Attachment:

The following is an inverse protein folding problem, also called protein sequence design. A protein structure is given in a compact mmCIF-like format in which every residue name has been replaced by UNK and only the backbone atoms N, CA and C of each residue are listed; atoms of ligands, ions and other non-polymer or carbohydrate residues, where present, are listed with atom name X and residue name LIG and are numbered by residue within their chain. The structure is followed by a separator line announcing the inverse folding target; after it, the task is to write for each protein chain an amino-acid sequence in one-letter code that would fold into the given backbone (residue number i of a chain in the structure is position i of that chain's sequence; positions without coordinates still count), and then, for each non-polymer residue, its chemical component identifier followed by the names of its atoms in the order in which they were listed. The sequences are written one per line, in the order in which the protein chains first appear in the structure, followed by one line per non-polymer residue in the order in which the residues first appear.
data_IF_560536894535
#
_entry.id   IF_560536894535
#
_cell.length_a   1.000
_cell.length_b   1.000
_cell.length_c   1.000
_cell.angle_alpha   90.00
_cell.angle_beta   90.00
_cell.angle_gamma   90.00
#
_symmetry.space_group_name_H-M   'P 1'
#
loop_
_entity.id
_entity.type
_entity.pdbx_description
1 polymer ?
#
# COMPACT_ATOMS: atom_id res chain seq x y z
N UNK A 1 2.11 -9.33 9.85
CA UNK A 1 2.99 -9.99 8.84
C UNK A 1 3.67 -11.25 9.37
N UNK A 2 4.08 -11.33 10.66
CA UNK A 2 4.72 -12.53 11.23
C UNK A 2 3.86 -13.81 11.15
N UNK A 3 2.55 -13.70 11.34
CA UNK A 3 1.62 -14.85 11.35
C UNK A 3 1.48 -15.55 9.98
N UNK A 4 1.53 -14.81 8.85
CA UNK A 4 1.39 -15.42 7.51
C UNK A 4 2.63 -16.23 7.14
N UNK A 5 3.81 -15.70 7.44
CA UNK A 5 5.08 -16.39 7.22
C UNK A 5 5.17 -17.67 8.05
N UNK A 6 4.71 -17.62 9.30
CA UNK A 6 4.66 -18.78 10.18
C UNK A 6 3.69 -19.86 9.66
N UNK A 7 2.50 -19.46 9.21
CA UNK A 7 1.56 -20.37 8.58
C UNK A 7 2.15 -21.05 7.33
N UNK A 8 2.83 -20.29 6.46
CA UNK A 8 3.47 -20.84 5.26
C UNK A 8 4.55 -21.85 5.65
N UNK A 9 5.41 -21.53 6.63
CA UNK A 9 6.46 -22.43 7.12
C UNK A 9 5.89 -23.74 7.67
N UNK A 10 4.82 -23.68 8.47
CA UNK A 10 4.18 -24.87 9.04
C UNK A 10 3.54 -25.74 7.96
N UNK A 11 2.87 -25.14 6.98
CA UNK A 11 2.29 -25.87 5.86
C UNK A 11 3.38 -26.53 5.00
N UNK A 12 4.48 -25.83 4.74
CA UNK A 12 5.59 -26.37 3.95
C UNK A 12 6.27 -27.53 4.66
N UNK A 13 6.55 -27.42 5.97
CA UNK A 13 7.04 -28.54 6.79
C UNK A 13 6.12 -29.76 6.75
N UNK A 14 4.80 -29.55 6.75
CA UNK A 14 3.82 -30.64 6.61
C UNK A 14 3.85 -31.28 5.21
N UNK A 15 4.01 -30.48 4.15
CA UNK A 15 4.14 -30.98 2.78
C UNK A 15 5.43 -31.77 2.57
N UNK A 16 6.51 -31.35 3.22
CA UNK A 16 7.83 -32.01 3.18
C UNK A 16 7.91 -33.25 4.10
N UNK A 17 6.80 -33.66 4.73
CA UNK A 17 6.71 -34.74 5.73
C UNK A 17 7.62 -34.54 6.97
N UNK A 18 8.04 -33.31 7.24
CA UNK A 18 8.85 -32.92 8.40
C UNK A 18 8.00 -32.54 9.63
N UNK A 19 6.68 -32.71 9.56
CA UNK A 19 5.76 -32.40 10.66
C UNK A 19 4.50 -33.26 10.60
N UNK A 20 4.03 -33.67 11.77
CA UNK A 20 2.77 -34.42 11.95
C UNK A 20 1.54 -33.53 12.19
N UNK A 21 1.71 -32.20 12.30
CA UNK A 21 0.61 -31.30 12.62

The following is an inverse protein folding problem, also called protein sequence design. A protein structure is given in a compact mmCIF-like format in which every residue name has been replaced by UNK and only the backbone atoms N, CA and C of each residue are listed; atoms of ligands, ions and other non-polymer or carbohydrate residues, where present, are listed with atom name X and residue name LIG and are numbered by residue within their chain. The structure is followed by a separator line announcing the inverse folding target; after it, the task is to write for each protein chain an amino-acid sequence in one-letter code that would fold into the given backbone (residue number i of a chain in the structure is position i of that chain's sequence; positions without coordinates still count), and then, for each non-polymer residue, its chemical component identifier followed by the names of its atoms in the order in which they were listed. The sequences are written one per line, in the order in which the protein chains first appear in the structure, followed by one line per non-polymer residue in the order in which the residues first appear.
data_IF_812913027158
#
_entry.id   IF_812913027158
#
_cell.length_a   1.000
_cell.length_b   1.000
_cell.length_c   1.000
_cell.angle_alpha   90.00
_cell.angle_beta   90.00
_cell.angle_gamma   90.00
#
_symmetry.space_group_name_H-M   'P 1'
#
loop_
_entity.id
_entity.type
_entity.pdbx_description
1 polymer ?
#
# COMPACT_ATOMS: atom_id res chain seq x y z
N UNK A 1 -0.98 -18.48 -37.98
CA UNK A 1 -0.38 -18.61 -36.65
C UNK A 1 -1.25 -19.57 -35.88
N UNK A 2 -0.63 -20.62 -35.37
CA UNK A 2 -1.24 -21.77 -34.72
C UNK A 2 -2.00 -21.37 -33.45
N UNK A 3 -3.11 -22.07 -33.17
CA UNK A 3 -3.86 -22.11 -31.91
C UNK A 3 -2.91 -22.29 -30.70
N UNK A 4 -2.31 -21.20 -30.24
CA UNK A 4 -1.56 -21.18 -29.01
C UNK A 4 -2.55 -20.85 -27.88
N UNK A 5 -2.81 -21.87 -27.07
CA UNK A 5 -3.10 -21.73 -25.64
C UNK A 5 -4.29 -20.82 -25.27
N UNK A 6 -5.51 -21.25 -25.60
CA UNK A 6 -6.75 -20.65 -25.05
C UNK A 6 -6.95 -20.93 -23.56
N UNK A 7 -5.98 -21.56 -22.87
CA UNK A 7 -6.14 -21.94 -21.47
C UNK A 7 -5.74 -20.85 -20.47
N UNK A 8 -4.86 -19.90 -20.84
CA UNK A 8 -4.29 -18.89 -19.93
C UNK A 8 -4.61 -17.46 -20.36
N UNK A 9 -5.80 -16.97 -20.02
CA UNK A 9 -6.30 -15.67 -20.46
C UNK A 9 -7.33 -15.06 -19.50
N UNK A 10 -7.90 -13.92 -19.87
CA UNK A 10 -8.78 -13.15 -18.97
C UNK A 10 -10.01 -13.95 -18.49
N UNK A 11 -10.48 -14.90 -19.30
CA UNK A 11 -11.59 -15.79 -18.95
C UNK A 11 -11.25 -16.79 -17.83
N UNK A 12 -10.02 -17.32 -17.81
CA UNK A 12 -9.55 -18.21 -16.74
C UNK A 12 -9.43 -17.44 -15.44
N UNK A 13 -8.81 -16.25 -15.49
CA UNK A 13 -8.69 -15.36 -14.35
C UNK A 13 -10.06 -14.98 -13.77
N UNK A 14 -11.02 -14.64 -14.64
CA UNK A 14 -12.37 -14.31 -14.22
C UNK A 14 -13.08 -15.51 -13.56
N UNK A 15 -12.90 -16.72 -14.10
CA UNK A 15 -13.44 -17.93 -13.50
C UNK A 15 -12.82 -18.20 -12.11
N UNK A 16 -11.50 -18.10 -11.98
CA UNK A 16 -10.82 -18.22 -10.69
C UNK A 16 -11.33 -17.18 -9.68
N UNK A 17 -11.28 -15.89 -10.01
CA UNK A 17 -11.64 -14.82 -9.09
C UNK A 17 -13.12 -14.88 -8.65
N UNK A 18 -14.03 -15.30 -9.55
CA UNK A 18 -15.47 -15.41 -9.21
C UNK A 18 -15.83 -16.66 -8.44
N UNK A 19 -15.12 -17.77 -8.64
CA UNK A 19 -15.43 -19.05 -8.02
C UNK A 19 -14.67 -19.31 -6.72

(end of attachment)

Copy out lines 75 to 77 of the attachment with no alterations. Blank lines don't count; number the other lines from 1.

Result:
C UNK A 18 8.00 -32.54 9.63
N UNK A 19 6.68 -32.71 9.56
CA UNK A 19 5.76 -32.40 10.66